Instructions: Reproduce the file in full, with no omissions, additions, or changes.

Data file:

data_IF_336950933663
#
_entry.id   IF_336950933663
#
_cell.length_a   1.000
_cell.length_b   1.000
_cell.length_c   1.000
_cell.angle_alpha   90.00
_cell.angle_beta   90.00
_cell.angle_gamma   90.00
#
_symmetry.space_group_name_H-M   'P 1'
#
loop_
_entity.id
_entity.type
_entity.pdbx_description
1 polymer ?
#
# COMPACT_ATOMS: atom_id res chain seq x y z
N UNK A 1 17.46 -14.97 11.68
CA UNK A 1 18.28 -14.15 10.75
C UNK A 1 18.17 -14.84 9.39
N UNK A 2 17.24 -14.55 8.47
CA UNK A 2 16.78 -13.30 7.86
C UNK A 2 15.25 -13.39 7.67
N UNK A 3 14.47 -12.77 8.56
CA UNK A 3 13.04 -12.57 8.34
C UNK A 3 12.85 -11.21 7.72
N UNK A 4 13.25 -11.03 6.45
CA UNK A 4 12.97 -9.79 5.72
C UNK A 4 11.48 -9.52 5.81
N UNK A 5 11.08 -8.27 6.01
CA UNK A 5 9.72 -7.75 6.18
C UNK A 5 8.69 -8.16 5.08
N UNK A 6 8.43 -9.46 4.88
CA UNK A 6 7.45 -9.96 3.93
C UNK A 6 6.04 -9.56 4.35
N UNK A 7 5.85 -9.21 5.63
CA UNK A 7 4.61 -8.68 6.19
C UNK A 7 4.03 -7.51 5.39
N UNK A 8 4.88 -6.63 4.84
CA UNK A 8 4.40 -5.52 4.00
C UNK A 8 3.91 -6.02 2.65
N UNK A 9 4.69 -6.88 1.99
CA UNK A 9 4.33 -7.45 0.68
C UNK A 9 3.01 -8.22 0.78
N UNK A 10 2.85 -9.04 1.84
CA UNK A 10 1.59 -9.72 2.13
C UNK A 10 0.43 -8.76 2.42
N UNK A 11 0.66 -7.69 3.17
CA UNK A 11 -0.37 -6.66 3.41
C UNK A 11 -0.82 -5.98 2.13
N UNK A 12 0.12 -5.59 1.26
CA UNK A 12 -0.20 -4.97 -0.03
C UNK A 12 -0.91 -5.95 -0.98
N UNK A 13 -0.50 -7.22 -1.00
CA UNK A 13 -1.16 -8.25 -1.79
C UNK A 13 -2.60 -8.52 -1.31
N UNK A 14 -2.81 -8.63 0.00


data_IF_336950933663
#
_entry.id   IF_336950933663
#
_cell.length_a   1.000
_cell.length_b   1.000
_cell.length_c   1.000
_cell.angle_alpha   90.00
_cell.angle_beta   90.00
_cell.angle_gamma   90.00
#
_symmetry.space_group_name_H-M   'P 1'
#
loop_
_entity.id
_entity.type
_entity.pdbx_description
1 polymer ?
#
# COMPACT_ATOMS: atom_id res chain seq x y z
N UNK A 1 17.46 -14.97 11.68
CA UNK A 1 18.28 -14.15 10.75
C UNK A 1 18.17 -14.84 9.39
N UNK A 2 17.24 -14.55 8.47
CA UNK A 2 16.78 -13.30 7.86
C UNK A 2 15.25 -13.39 7.67
N UNK A 3 14.47 -12.77 8.56
CA UNK A 3 13.04 -12.57 8.34
C UNK A 3 12.85 -11.21 7.72
N UNK A 4 13.25 -11.03 6.45
CA UNK A 4 12.97 -9.79 5.72
C UNK A 4 11.48 -9.52 5.81
N UNK A 5 11.08 -8.27 6.01
CA UNK A 5 9.72 -7.75 6.18
C UNK A 5 8.69 -8.16 5.08
N UNK A 6 8.43 -9.46 4.88
CA UNK A 6 7.45 -9.96 3.93
C UNK A 6 6.04 -9.56 4.35
N UNK A 7 5.85 -9.21 5.63
CA UNK A 7 4.61 -8.68 6.19
C UNK A 7 4.03 -7.51 5.39
N UNK A 8 4.88 -6.63 4.84
CA UNK A 8 4.40 -5.52 4.00
C UNK A 8 3.91 -6.02 2.65
N UNK A 9 4.69 -6.88 1.99
CA UNK A 9 4.33 -7.45 0.68
C UNK A 9 3.01 -8.22 0.78
N UNK A 10 2.85 -9.04 1.84
CA UNK A 10 1.59 -9.72 2.13
C UNK A 10 0.43 -8.76 2.42
N UNK A 11 0.66 -7.69 3.17
CA UNK A 11 -0.37 -6.66 3.41
C UNK A 11 -0.82 -5.98 2.13
N UNK A 12 0.12 -5.59 1.26
CA UNK A 12 -0.20 -4.97 -0.03
C UNK A 12 -0.91 -5.95 -0.98
N UNK A 13 -0.50 -7.22 -1.00
CA UNK A 13 -1.16 -8.25 -1.79
C UNK A 13 -2.60 -8.52 -1.31
N UNK A 14 -2.81 -8.63 0.00